Fast forward....the battle is over. The Confederates have failed to take the Union position. There are dead and wounded southern soldiers all over that field. June (Junius) Kimble is trapped near the Federal line.
When I realized that the assault on Cemetery Ridge was a failure, I sprang out of the enemy’s works and rushed across to the slab fence, and dropped to the ground behind a large rock for protection. There were a number of other rocks similar, extending with the fence and behind each rock there was one or two men all busy loading and firing at the enemy’s reinforcements coming over the crest of the ridge to our left. At my side, behind a rock, I noticed a comrade, also loading and firing. He was a handsome, fair complected youth, in fact he was a beardless boy, as I discovered.
I used in this battle a Mississippi rifle, with which I had killed squirrels [Union soldiers] considering myself a fairly good marksman, while shooting from this rock, I noticed a federal soldier clothed in blue pants and red shirt, standing some 50 or 60 yards to my left, with his left foot upon a low place in the rock fence, shooting at the retreating confederates. In my effort to pick him off, with good rest across my rock, I deliberately fired five shots at this red shirt. If I touched him, he gave no evidence of my splendid marksmanship. In my disgust I turned to my boy comrade and said to him “Shoot that fellow in the red shirt to the left”. In reply he exclaimed in a loud tone, “Why dam him, I have shot at him four times”. “I am going out of here”. He sprang to his feet, turning his back to the enemy, and in that instant, I distinctly heard the bullet strike his head. He fell upon his face, and was dead, without a struggle. He was a member of Armistead’s Virginia Brigade. He wore a neat, rather new dark gray uniform. Although a mere youth myself, I felt so much older than that bright-eyed, fair-faced brave boy looked, that a real sorrow passed into my heart, as lying by him I knew that his gallant spirit had winged its flight to its God.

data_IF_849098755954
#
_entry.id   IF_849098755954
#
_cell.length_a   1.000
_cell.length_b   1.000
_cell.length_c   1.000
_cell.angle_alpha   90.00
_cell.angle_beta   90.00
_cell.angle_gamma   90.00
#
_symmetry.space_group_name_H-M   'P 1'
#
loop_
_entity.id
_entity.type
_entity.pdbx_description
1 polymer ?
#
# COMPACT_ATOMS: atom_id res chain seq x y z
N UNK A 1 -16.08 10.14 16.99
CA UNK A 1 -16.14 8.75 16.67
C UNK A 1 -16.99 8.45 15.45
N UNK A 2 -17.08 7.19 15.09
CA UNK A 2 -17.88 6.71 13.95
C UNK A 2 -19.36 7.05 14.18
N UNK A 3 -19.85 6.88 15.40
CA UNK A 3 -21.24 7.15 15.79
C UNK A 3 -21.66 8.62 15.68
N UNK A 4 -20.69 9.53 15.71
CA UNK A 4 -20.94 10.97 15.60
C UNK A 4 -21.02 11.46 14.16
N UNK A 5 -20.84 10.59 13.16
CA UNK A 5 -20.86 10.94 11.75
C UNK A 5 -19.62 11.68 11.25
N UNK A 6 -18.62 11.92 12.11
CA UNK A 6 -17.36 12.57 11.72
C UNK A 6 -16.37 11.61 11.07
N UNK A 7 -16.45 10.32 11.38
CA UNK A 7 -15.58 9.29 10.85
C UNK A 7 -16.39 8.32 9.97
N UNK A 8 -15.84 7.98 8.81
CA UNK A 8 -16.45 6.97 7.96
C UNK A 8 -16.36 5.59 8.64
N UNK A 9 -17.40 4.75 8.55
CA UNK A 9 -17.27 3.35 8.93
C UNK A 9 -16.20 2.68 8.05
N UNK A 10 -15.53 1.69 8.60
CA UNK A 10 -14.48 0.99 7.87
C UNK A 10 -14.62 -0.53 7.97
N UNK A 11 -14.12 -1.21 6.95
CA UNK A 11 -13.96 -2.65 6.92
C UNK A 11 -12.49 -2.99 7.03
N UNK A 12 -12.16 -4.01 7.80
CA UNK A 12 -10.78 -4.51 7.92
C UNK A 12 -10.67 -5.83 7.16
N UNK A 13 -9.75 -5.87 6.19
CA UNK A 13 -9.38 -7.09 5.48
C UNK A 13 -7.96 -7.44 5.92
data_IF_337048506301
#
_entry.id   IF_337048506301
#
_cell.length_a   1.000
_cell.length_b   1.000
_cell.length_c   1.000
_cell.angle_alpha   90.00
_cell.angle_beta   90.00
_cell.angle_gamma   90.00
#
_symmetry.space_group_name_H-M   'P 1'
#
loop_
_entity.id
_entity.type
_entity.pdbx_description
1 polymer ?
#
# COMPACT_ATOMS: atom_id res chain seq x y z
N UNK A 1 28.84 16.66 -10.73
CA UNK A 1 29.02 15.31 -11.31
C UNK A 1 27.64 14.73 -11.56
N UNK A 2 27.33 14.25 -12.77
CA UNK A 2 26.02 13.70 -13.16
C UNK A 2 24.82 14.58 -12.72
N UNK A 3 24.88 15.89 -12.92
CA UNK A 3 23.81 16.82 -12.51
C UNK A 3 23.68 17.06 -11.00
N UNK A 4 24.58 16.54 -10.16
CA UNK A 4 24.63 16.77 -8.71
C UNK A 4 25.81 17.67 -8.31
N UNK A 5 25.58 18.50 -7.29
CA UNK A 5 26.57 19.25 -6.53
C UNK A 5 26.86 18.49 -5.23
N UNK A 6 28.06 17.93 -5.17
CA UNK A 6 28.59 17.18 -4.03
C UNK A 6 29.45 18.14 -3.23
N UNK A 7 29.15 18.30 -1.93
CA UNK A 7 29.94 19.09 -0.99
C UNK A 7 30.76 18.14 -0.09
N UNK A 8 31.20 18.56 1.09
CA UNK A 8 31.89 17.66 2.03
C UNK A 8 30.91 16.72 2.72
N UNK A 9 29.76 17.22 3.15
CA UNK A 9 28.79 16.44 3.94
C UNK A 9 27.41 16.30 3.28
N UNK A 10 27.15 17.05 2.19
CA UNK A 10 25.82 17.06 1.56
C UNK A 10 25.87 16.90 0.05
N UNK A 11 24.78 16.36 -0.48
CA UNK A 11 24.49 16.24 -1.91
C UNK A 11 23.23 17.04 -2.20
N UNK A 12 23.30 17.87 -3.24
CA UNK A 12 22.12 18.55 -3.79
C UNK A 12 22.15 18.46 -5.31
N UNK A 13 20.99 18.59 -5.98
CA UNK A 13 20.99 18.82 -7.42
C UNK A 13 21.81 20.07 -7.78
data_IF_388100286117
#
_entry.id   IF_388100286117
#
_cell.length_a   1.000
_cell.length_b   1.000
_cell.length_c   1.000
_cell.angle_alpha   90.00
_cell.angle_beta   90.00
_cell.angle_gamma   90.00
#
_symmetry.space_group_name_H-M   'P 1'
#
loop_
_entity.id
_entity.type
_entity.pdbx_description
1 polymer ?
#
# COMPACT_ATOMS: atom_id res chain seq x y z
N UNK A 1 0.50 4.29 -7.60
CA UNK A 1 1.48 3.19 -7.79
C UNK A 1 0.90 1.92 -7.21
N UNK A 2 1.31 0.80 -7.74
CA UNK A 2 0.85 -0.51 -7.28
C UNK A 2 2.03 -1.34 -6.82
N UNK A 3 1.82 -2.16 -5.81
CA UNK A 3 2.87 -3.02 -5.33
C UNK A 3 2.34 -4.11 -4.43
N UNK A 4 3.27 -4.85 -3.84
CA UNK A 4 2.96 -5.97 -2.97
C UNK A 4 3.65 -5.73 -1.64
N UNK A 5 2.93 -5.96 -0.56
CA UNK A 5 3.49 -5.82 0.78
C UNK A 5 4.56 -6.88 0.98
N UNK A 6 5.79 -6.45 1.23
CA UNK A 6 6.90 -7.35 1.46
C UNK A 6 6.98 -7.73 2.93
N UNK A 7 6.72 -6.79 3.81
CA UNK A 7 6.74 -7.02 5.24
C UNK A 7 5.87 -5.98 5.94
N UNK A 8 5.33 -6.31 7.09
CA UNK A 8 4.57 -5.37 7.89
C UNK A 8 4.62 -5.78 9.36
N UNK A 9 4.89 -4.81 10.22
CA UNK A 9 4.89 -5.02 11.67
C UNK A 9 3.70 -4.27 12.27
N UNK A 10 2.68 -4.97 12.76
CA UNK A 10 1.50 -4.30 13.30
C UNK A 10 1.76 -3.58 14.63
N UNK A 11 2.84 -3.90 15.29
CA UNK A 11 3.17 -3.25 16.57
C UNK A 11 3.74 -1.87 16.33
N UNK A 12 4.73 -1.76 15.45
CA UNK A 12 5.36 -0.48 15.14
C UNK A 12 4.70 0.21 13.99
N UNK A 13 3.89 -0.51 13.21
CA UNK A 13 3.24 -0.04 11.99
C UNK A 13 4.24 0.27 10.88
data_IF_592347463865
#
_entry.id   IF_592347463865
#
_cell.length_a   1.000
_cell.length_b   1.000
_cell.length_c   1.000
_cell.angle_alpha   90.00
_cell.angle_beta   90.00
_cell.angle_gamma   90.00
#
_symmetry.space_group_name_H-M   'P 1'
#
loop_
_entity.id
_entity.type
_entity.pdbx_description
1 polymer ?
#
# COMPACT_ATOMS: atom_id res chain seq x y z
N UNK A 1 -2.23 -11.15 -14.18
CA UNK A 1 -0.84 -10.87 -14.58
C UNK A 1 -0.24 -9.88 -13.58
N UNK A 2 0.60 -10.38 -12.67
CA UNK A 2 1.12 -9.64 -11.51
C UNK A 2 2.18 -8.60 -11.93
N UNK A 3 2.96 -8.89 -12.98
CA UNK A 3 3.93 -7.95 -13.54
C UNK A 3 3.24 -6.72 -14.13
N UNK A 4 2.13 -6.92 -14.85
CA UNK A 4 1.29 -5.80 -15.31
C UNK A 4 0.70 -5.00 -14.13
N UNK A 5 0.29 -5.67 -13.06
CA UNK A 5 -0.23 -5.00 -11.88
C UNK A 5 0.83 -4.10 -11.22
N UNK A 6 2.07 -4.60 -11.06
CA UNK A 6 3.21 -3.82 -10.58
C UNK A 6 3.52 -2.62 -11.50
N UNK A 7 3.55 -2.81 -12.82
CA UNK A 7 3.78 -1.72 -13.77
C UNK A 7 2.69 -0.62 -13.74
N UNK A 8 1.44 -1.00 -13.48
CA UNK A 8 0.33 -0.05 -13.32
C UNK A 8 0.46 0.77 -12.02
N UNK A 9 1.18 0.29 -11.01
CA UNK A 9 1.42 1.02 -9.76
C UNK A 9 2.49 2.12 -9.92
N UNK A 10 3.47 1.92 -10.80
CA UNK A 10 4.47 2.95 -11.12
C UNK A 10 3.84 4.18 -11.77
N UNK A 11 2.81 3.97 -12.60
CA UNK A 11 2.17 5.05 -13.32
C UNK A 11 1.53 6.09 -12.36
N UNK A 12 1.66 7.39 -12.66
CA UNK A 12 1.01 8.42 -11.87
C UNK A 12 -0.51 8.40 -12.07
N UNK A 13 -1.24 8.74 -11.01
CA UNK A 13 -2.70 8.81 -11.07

At this moment I deliberated as to my own course, shall or shall I not surrender, rather than attempt to run the gauntlet of fire from innumerable guns. My first conclusion was to surrender. I laid my gun to one side, bowed up my body, unbuckled my cartridge belt, and was ready. But this conclusion and preparation for the safe side of the question was quickly recalled, as prison bars loomed up before me. I bowed up again, rebuckled my belt, grasped my gun, sprang to my feet, and made the run for liberty and won out. The near by zip of unfriendly bullets, reminding me of the danger of back wounds, and the more or less disgrace that clings to such wounds, caused me to about face and “gallantly” back out; which run and back out was safely accomplished and without so much as a scratch of clothing or flesh. It is due perhaps to state, that when I left my rock, the red shirt man still stood in his hole in the wall, seemingly a very live yankee, and no doubt returned my compliment of shots, as I made for tall timber. I, at least was very cognizant of many near by lead messengers as they zipped on either side and made crosses on the ground in front, and then in my rear, in the backward movement, thanks to their poor marksmanship.